Coronavirus: Monitoring

Here you will find reports on the monitoring of COVID-19 and related topics. Monitoring is designed to provide further information of relevance to the progression of the pandemic in addition to the epidemiological data.

Analysing and monitoring wastewater

Research project: Analysing wastewater for the presence of Sars-CoV-2

People who are infected with the Sars-CoV-2 virus excrete genetic material (RNA) of the virus in their stool. This way RNA gets into the wastewater, where it can be detected. Since February 2021 the Swiss Federal Institute of Aquatic Science and Technology (Eawag) has been gathering samples of wastewater from six treatment plants on a daily basis and analysing them for Sars-CoV-2. These tests can help determine whether and to what extent people in the catchment area of the treatment plant are infected.

Until the end of July 2021 the treatment plants tested were in Lausanne, Laupen, Zurich, Lugano, Altenrhein and Chur. They were chosen on the basis of both their geographic distribution and the structure of their catchment areas – in other words whether they are urban or rural. Since August 2021 the Geneva wastewater treatment plant has been sampled instead of the Lausanne plant because i) its catchment area is larger, ii) an international airport is located in the catchment area, and iii) there is a substantial flow of cross-border commuters.

The data from these wastewater analyses are able to give a good depiction of the development of the pandemic in the various catchment areas. In the ideal case, wastewater analyses thus have the potential to detect hotspots and any renewed increases in case numbers early on. The studies of wastewater samples will run until spring 2023, with the final report also due to appear around this time.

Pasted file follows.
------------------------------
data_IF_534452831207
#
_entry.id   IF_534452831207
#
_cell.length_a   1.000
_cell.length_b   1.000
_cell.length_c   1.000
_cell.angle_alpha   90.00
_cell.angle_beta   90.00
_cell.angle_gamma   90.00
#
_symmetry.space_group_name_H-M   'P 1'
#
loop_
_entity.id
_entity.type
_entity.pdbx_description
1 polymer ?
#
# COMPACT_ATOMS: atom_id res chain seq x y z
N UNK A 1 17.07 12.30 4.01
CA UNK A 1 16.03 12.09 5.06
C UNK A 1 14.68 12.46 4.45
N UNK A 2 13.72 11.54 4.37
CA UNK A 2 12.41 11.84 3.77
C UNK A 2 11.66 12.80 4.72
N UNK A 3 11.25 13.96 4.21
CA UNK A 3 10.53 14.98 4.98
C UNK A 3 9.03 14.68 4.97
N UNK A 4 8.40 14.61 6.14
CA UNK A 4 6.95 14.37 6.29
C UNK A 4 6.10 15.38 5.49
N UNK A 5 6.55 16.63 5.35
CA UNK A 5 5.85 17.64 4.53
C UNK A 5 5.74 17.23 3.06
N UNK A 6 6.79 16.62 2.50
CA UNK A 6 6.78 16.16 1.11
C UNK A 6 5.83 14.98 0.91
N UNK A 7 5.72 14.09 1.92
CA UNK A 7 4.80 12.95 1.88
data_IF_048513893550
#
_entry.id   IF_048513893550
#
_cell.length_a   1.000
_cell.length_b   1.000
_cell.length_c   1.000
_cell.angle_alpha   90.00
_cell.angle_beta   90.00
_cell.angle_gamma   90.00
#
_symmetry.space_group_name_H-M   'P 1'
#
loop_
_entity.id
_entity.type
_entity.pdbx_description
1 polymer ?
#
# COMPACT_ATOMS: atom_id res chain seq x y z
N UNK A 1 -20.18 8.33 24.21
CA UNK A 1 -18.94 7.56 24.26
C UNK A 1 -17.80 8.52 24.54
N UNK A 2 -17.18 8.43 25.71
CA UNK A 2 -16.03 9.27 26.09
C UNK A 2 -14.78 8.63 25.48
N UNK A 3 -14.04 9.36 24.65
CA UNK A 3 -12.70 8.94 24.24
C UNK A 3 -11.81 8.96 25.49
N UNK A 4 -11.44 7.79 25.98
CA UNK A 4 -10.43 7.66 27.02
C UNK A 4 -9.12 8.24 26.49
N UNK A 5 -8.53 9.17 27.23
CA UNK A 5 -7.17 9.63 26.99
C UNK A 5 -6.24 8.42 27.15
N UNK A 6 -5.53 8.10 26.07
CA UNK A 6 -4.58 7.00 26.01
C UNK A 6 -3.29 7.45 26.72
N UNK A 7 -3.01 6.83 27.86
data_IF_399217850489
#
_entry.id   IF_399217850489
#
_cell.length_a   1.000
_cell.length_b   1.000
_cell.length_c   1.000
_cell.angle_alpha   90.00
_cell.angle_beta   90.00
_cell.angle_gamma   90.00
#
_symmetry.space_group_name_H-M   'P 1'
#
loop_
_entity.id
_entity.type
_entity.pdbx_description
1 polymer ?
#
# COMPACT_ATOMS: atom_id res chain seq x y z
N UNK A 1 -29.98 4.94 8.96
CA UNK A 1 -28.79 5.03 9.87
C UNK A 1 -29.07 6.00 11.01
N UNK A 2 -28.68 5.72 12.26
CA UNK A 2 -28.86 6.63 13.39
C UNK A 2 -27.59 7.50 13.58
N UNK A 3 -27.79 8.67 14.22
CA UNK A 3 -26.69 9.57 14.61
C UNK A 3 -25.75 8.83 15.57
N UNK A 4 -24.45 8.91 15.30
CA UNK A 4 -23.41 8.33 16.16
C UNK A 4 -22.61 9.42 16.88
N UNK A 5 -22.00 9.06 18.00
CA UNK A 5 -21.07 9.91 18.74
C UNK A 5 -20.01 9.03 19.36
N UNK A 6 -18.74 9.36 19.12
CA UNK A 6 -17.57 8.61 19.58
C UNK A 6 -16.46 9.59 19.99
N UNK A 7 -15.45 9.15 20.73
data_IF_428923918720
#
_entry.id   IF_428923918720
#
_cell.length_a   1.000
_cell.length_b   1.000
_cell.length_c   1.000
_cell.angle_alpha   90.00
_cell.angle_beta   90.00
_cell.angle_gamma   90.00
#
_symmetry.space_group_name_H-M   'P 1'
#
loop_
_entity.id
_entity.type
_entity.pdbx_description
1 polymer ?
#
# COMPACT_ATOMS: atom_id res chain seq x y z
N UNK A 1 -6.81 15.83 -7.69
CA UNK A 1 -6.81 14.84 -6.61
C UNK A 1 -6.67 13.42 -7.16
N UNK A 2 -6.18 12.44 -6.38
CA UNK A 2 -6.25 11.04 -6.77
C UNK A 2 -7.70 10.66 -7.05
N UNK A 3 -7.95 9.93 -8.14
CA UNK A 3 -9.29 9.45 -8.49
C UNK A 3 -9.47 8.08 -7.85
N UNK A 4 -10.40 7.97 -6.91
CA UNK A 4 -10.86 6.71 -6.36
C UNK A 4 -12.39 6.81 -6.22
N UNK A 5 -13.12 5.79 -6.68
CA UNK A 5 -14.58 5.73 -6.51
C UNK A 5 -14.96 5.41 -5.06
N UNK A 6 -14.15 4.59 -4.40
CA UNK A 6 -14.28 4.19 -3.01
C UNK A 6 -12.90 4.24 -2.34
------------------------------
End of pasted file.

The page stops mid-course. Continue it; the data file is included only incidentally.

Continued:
You will find more information on the Eawag website. The FOPH is providing funding and expertise to support the project.

Monitoring wastewater: keeping track of the epidemiological situation

On the basis of the findings of the research project described above, a national monitoring system was established covering around 100 treatment plants. It will run until at least the end of 2022.
Monitoring wastewater is an efficient means of keeping track of the viral load and the variants circulating in the population. It provides rapid, broad-based, anonymous and reliable data, something that is particularly relevant when fewer and fewer COVID-19 tests are being conducted. Three to six times a week, treatment plants supply samples for analysis by designated cantonal and private laboratories. They cover around 70% of the population. In addition, daily wastewater samples from six selected treatment plants are sequenced, enabling the virus variants circulating to be promptly identified. The costs of these analyses are paid by the federal government.